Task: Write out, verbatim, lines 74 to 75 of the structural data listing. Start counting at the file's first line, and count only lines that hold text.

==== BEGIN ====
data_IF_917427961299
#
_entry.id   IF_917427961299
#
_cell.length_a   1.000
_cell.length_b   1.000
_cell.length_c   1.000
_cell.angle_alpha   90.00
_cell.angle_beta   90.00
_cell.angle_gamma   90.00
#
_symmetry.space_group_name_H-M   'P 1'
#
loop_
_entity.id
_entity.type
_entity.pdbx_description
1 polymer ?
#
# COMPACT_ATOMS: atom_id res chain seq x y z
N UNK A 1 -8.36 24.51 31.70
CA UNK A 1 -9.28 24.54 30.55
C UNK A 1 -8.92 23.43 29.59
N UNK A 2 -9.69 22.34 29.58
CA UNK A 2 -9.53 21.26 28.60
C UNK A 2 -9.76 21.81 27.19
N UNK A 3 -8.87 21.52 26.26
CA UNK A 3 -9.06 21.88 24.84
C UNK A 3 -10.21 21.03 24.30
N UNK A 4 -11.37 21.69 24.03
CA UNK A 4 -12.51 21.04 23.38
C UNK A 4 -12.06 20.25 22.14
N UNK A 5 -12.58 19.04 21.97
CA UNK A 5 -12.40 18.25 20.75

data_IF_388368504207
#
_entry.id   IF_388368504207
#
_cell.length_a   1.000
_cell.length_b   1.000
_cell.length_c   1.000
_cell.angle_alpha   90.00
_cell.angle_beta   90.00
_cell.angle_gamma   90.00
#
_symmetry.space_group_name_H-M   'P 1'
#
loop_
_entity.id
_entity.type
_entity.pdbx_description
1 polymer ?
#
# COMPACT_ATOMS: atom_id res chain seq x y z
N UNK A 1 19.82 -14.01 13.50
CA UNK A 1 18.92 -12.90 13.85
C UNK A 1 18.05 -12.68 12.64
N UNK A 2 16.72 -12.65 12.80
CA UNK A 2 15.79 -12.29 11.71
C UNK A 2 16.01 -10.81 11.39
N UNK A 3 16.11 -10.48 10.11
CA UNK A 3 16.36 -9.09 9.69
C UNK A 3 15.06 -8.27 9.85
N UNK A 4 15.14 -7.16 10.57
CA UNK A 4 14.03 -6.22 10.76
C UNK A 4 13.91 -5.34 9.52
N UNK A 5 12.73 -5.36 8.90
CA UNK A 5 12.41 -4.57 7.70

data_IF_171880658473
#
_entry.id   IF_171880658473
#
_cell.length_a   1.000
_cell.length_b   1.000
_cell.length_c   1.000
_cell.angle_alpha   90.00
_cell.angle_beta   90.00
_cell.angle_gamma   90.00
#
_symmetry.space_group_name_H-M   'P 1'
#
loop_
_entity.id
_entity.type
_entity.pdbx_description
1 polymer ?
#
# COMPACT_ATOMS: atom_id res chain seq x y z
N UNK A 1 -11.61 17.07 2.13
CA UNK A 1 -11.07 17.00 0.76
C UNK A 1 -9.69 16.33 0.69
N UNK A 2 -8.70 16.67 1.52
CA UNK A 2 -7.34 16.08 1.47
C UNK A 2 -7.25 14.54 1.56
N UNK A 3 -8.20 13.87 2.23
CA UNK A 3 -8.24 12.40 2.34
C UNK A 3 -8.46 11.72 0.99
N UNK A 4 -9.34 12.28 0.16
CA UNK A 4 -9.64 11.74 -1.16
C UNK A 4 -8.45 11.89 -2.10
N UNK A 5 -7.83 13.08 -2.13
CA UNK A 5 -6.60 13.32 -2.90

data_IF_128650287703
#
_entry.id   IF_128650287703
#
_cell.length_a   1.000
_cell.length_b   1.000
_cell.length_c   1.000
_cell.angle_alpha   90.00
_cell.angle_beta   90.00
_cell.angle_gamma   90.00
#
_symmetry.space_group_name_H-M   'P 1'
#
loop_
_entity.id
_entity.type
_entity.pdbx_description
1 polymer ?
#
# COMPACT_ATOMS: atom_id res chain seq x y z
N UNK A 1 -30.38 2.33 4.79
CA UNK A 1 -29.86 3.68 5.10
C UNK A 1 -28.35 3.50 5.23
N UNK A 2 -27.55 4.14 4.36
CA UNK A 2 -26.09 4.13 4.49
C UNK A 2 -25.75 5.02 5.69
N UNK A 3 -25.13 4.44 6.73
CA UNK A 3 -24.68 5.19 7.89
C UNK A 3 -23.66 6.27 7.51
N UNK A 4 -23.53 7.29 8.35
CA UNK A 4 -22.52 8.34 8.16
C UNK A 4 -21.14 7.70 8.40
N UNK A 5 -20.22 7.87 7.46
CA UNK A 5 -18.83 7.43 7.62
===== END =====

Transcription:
_cell.length_b   1.000
_cell.length_c   1.000